2019 has been a big year for Kaitlyn Dever. This summer she starred in the critically acclaimed comedy Booksmart, and she's followed that breakout role with a devastating turn in the hard-to-watch but vital Netflix limited series Unbelievable. Over the course of her young career, Dever has swung from comedy to drama in both television and film, delivering range and nuance across both genres. Before Unbelievable, she had recurring roles in Justified and Last Man Standing, parts which underscore exactly why Dever has scored leading roles in such diametrically opposed projects.
There isn't a lot of room for levity in Unbelievable, which is based on a true story and adapted from T. Christian Miller and Ken Armstrong’s Pultizer Prize-winning article, "An Unbelievable Story of Rape." Dever plays Marie Adler, an 18-year-old woman who has grown up in the foster system and is finally getting a taste of independence.After she's raped in her own apartment (at a complex for at-risk youth) by a masked assailant, she undergoes intense questioning by the police multiple times. In the penultimate episode, a court-appointed counselor tells her she was assaulted twice: first by the attacker, and then by the detectives who poured doubt over her witness statement.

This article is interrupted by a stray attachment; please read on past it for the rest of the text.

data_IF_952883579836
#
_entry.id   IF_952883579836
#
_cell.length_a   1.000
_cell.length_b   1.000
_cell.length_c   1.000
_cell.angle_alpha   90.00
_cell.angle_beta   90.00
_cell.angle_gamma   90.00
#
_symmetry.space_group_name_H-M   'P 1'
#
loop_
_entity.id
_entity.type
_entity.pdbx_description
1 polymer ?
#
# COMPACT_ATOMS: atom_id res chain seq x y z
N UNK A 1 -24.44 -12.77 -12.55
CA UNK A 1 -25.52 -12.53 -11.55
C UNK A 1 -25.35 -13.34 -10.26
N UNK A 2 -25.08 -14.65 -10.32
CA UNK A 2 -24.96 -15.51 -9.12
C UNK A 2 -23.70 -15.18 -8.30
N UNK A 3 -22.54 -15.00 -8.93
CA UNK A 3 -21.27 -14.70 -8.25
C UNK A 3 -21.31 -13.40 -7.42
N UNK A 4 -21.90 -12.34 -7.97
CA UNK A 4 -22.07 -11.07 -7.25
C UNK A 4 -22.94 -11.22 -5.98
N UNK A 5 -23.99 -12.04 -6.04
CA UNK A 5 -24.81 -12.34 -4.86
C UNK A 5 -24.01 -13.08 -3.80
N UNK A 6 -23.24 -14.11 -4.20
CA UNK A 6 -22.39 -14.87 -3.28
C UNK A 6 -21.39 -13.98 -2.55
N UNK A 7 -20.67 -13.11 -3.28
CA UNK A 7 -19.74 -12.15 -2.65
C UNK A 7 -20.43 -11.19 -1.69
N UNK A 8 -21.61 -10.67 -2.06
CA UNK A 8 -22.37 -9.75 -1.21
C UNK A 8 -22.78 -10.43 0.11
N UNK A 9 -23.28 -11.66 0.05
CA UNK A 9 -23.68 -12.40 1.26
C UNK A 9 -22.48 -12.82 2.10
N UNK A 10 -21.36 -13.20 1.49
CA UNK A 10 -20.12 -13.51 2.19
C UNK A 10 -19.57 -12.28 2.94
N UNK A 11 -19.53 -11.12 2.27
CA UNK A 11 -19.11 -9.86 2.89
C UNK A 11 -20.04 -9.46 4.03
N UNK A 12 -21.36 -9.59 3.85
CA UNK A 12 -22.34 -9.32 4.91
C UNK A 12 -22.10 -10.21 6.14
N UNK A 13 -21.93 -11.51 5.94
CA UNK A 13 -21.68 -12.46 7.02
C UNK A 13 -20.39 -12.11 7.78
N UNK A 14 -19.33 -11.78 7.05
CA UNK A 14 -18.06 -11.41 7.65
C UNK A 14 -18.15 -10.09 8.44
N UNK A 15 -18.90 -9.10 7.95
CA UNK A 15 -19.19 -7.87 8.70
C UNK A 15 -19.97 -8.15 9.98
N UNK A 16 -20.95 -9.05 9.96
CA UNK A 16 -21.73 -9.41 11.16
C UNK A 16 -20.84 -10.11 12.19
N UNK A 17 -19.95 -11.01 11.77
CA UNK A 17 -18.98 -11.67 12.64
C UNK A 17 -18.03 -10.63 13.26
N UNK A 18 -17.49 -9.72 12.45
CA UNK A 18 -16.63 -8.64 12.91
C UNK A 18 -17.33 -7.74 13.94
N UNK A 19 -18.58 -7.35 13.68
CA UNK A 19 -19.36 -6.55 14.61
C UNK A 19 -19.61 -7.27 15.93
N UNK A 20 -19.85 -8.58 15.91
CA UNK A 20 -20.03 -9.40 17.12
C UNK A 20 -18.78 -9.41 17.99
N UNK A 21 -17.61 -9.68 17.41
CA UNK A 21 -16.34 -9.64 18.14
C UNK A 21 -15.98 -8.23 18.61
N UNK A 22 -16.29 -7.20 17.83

Despite her physical wounds — including evidence of binding — suspicion about the validity of the events she's describing occurs early on. Marie’s only "crime" is that she doesn't behave in a manner that fits expectations for a victim of this kind of assault. She doesn’t cry hysterically, but the constant wringing of her hands and the tremor in her leg is an indicator of trauma. On a shopping trip for new bedsheets, she swings between joyfully riding the shopping cart and yelling at the store employee because they no longer stock the sheets she had. Her former foster mom, Colleen (Bridget Everett) can’t understand why she would want a reminder of the bedlinen upon which she was raped. Everyone has an opinion about how she should be dealing with this, but no one really takes the time to listen to her. Instead, inconsistent details and a "feeling" that something is off about her account condemn her to the status of criminal rather than a victim. Throughout this, Dever evades eye contact, adding to the notion that she is detached. Again, this is viewed through the lens of fabricating the event, further adding to the horror of her ordeal.
The two detectives explain that they are doing her a favor by calling her out on this "lie" at an early juncture. Instead, they follow this up by charging her with filing a false police report to make an example out of her. Trust is not something Marie gives away easily, but she also finds it hard to get adults to believe her. It's as if her broken childhood has permanently stained her character. Her lip trembles, a single tear falls down her cheek, and in the eyes of the law, she is now a liar.